PR 01325.184 Jordan
A. PR 79-021 Validity Of Adoption In Jordan - George F. D~, Deceased, Loretta N. D~ For Georgia L. D~ — Social Security No. ~ — (Your Memorandum Dated February 22, 1979)
DATE: September l?, 1979
Adoption of a Christian under the laws of Jordan in effect in February of 1966 is set forth. George F. — ~ — GC (Aguilar) to GLPSC -
In connection with a claim for child's benefits under title II of the Social Security Act, we wrote you an opinion (dated May 10, 1974) on the validity of an adoption which occurred in Jordan in 1966. Based on the facts available in the claims file, we stated that there was no legal basis for adoption in Jordan, that the institution of adoption was not recognized by Islamic law, and that the Jordanian Law of Family Rights, Law No. 92 (1951), which is a codification of the principles of Islamic law, does not include among its articles any provision pertaining to adoption.
In a memorandum, dated February 22, 1979, you sent us additional evidence and asked us to determine whether this new evidence would change the outcome of our first opinion.
We believe that the new evidence does change the result of our prior opinion.
The new pertinent facts, as presented in your memorandum and the accompanying claims folder, are as follows: Two U.S. citizens adopted a Jordanian child, age 3, in Jerusalem in February 1966. The natural father of the child consented to the adoption. The natural mother of the child was deceased. The adoptive parents belonged to the Christian Approach Mission. The child was born in Amman, Jordan, on October 27, 1962 and was baptized in Christ the King, Latin Church, Amman, on March 2, 1964. The child is not a Moslem.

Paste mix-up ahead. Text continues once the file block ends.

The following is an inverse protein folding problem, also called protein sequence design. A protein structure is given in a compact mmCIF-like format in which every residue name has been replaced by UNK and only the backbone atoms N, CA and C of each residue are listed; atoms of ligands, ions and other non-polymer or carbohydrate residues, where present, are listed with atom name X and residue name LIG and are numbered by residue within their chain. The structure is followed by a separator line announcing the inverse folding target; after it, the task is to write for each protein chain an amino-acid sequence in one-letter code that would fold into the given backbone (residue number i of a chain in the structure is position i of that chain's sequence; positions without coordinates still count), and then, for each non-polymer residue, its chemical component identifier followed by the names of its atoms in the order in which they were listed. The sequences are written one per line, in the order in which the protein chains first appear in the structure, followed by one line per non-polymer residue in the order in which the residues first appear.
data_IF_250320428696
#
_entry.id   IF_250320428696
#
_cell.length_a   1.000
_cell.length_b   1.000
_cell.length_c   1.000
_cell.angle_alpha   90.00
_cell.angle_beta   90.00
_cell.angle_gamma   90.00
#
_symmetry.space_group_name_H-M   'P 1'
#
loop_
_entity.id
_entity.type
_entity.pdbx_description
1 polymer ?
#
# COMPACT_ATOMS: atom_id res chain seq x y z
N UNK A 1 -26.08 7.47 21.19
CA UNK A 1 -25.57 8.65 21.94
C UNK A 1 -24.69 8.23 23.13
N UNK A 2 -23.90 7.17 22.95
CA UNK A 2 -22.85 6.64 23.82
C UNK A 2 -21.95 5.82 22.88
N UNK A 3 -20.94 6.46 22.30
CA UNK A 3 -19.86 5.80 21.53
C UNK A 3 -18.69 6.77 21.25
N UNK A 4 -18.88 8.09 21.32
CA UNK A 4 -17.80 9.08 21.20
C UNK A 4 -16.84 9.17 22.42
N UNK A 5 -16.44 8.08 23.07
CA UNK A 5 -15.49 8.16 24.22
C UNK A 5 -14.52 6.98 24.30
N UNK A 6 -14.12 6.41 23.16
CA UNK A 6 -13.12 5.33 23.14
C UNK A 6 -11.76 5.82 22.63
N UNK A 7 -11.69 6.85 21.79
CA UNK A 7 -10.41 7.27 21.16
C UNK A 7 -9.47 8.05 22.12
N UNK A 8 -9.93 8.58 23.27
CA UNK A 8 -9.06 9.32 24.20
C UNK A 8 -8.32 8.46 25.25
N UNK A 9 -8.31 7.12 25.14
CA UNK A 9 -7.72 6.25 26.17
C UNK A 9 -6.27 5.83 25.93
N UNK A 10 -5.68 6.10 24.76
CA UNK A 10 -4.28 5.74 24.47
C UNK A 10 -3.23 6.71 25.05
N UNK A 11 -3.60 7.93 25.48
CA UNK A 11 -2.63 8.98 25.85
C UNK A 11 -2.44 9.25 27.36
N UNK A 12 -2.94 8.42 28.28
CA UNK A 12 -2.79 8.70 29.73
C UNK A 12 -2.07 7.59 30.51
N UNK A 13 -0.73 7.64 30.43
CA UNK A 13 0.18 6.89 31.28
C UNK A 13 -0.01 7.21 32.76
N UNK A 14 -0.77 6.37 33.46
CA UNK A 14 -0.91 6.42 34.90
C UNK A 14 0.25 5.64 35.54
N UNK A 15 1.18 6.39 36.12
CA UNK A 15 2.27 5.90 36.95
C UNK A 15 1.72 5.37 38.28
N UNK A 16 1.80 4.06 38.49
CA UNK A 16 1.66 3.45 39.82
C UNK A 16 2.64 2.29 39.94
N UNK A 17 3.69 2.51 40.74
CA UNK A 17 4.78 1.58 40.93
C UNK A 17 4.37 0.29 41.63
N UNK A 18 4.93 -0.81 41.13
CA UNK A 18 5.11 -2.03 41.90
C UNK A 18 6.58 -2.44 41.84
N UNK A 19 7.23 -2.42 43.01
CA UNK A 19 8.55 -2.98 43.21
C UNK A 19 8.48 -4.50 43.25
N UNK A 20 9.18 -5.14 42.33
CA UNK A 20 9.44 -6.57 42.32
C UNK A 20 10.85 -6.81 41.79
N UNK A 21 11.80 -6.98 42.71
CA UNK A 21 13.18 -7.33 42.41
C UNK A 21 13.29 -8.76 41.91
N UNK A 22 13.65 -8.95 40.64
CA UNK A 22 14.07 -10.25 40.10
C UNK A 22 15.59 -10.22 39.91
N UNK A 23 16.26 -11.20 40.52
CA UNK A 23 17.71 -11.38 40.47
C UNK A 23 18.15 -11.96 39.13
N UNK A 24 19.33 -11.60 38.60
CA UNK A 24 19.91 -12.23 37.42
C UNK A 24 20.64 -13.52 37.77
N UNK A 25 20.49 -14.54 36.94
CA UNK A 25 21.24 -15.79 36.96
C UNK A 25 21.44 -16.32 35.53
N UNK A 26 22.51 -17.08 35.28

A report on adoption from the Law Library provides the following information:
As a general rule, all of the Christian denominations of the Middle East recognize adoptions. The adoption of a Christian under the laws of Jordan is governed by Law No. 2 of 1938 (The Law of Religious Councils of the Different non-Muslim Religious Denominations). This law permits all recognized Jewish and Christian communities to apply their own religious laws to matters concerning the personal status (e.g., adoption) of their members. However, when one of the parties involved in the adoption belongs to a different denomination or is a Moslem, then the secular court (e.g., Court of First Instance of Jerusalem) has jurisdiction to hear the adoption and to issue an adoption decree.
Based on the above report, it appears that the Court of First In- stance of Jerusalem had competence under the law to issue the adoption decree since the child belonged to the Latin Church while the adoptive parents belonged to the Christian Approach Mission, a non-recognized Christian denomination. Also, it appears that the adoption decree issued by the Court of First Instance in Jerusalem is valid.